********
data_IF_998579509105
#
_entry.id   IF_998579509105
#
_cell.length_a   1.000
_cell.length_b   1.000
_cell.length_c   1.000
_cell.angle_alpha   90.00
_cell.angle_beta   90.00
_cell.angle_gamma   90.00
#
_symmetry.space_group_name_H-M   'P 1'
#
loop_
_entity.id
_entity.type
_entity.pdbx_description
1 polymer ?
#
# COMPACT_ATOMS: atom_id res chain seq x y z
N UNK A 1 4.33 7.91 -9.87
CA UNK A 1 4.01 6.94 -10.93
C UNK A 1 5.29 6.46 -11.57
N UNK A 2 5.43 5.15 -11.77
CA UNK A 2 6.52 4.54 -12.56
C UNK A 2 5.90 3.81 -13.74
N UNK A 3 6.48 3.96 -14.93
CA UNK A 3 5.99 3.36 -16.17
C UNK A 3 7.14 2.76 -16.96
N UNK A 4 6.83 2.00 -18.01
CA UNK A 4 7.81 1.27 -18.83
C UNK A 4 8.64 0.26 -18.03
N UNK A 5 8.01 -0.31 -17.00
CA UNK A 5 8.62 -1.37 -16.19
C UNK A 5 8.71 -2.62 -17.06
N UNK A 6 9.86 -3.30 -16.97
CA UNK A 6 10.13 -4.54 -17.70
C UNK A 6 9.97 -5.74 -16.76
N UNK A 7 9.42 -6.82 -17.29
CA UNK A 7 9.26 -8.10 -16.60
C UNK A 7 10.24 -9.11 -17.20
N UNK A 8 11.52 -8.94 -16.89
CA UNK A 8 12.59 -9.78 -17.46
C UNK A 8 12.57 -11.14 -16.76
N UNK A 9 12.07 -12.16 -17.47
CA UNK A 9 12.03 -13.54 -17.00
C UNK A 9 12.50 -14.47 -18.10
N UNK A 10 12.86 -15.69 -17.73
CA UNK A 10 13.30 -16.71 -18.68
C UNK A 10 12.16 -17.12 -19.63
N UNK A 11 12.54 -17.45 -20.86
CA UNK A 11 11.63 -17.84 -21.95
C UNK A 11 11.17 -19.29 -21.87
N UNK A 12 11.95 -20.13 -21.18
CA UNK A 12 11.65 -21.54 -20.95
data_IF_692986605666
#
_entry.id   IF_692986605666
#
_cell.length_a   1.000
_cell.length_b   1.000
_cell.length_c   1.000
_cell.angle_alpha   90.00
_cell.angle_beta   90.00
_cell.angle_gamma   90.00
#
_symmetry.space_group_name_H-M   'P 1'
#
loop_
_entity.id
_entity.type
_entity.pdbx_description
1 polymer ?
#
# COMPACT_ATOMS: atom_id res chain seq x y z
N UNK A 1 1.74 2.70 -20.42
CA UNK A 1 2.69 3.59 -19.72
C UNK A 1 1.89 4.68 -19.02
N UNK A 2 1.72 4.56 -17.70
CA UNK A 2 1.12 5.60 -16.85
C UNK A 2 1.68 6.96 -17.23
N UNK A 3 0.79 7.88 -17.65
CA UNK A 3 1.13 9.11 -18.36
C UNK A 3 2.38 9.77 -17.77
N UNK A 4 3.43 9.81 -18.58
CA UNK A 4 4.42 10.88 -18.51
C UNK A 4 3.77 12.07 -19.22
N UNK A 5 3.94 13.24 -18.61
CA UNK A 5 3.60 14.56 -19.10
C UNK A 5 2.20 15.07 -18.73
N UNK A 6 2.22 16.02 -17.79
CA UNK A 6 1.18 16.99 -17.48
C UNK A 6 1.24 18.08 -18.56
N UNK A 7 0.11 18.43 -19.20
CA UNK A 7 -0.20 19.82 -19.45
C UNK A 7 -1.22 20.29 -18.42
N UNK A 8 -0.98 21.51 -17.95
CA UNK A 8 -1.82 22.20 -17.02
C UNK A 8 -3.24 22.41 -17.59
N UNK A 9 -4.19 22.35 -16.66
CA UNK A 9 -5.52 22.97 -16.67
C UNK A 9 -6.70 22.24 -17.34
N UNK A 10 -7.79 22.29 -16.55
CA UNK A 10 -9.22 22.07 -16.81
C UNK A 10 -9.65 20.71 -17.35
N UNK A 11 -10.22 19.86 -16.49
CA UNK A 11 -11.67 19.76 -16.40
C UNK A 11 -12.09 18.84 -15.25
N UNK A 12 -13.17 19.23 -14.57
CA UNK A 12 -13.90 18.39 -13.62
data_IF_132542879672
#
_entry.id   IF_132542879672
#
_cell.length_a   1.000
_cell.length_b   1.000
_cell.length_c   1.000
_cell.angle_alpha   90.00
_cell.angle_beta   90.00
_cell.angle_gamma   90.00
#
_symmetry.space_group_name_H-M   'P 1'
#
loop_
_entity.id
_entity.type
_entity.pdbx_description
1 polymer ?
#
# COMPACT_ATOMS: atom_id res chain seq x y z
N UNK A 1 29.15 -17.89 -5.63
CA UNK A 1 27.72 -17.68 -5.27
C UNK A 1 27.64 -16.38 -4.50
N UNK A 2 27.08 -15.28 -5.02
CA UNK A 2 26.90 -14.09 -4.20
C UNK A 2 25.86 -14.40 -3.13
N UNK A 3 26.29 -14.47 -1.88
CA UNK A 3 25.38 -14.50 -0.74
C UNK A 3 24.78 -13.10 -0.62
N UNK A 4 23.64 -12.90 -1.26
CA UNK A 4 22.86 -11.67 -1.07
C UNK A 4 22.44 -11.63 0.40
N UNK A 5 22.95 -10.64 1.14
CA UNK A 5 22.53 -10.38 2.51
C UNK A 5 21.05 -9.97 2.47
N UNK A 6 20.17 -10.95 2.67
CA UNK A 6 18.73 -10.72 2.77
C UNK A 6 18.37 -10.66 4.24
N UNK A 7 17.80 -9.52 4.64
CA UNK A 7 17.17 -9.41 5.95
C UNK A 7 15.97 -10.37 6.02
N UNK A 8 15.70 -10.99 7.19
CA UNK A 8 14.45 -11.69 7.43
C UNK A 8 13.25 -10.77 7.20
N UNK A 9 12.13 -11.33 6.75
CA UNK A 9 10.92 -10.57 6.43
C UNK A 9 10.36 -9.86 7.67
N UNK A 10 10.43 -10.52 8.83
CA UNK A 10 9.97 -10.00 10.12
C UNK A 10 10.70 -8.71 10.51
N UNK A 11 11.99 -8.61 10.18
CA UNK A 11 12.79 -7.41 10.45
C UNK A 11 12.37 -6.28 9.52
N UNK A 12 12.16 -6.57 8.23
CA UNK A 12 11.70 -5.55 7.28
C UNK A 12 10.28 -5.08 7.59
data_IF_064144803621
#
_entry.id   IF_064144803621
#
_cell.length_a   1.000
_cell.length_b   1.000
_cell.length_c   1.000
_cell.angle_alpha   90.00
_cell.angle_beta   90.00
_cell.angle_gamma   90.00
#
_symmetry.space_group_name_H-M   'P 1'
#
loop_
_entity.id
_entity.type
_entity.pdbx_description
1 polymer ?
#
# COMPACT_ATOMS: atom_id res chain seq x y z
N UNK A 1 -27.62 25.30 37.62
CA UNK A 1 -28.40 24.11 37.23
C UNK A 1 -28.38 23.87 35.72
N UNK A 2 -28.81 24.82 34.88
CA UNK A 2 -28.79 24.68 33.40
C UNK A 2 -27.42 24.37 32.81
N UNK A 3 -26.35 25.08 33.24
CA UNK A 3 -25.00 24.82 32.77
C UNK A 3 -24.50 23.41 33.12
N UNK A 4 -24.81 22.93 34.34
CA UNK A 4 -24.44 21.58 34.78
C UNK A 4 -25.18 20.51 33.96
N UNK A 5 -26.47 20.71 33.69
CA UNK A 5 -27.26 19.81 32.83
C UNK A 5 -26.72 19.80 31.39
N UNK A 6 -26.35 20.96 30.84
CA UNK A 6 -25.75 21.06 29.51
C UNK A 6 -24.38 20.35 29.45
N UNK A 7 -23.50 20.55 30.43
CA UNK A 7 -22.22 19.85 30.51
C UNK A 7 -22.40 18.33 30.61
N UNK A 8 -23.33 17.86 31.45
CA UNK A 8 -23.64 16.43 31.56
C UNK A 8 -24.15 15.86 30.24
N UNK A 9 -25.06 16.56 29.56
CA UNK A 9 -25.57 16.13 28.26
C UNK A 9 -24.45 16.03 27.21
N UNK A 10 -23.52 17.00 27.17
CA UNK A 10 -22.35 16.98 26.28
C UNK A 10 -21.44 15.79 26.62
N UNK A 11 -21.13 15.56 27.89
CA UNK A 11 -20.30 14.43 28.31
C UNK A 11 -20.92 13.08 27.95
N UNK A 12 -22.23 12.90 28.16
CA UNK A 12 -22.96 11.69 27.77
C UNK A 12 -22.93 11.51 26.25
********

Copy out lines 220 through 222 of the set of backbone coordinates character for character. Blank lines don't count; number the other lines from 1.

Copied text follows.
N UNK A 12 -22.23 12.90 28.16
CA UNK A 12 -22.96 11.69 27.77
C UNK A 12 -22.93 11.51 26.25